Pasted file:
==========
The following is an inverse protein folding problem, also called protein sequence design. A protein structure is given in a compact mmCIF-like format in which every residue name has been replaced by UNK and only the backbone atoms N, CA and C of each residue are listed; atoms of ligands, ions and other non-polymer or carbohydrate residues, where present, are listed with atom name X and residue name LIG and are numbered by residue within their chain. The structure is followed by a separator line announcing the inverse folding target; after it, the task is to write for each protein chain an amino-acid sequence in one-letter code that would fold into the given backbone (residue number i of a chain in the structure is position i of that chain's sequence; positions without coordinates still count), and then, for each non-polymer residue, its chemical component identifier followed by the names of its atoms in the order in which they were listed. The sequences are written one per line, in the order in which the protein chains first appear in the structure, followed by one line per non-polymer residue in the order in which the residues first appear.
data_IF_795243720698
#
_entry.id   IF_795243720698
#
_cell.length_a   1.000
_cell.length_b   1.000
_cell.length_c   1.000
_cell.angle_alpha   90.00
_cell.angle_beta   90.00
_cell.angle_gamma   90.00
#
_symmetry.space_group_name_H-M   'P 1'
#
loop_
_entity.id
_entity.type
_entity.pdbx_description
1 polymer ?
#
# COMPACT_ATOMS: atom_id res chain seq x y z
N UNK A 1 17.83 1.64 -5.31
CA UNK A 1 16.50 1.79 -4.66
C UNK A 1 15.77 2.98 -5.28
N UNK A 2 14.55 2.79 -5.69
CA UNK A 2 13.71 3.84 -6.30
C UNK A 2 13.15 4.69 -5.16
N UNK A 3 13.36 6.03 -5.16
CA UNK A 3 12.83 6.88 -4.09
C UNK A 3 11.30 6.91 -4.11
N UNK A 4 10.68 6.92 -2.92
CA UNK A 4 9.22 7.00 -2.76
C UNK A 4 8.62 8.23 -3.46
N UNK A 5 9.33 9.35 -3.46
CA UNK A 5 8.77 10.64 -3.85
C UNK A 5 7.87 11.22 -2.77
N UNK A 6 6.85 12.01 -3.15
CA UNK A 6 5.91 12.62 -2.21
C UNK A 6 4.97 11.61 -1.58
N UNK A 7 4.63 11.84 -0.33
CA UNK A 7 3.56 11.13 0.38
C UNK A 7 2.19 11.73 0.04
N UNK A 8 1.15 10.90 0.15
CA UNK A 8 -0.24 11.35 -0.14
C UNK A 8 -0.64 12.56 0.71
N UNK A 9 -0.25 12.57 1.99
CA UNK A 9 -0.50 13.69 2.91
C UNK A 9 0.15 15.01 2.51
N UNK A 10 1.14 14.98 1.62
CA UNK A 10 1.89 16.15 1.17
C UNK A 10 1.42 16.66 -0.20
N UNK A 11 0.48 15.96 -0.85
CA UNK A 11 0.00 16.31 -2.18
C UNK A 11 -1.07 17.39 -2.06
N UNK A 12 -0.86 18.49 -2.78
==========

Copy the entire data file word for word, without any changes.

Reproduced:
The following is an inverse protein folding problem, also called protein sequence design. A protein structure is given in a compact mmCIF-like format in which every residue name has been replaced by UNK and only the backbone atoms N, CA and C of each residue are listed; atoms of ligands, ions and other non-polymer or carbohydrate residues, where present, are listed with atom name X and residue name LIG and are numbered by residue within their chain. The structure is followed by a separator line announcing the inverse folding target; after it, the task is to write for each protein chain an amino-acid sequence in one-letter code that would fold into the given backbone (residue number i of a chain in the structure is position i of that chain's sequence; positions without coordinates still count), and then, for each non-polymer residue, its chemical component identifier followed by the names of its atoms in the order in which they were listed. The sequences are written one per line, in the order in which the protein chains first appear in the structure, followed by one line per non-polymer residue in the order in which the residues first appear.
data_IF_795243720698
#
_entry.id   IF_795243720698
#
_cell.length_a   1.000
_cell.length_b   1.000
_cell.length_c   1.000
_cell.angle_alpha   90.00
_cell.angle_beta   90.00
_cell.angle_gamma   90.00
#
_symmetry.space_group_name_H-M   'P 1'
#
loop_
_entity.id
_entity.type
_entity.pdbx_description
1 polymer ?
#
# COMPACT_ATOMS: atom_id res chain seq x y z
N UNK A 1 17.83 1.64 -5.31
CA UNK A 1 16.50 1.79 -4.66
C UNK A 1 15.77 2.98 -5.28
N UNK A 2 14.55 2.79 -5.69
CA UNK A 2 13.71 3.84 -6.30
C UNK A 2 13.15 4.69 -5.16
N UNK A 3 13.36 6.03 -5.16
CA UNK A 3 12.83 6.88 -4.09
C UNK A 3 11.30 6.91 -4.11
N UNK A 4 10.68 6.92 -2.92
CA UNK A 4 9.22 7.00 -2.76
C UNK A 4 8.62 8.23 -3.46
N UNK A 5 9.33 9.35 -3.46
CA UNK A 5 8.77 10.64 -3.85
C UNK A 5 7.87 11.22 -2.77
N UNK A 6 6.85 12.01 -3.15
CA UNK A 6 5.91 12.62 -2.21
C UNK A 6 4.97 11.61 -1.58
N UNK A 7 4.63 11.84 -0.33
CA UNK A 7 3.56 11.13 0.38
C UNK A 7 2.19 11.73 0.04
N UNK A 8 1.15 10.90 0.15
CA UNK A 8 -0.24 11.35 -0.14
C UNK A 8 -0.64 12.56 0.71
N UNK A 9 -0.25 12.57 1.99
CA UNK A 9 -0.50 13.69 2.91
C UNK A 9 0.15 15.01 2.51
N UNK A 10 1.14 14.98 1.62
CA UNK A 10 1.89 16.15 1.17
C UNK A 10 1.42 16.66 -0.20
N UNK A 11 0.48 15.96 -0.85
CA UNK A 11 0.00 16.31 -2.18
C UNK A 11 -1.07 17.39 -2.06
N UNK A 12 -0.86 18.49 -2.78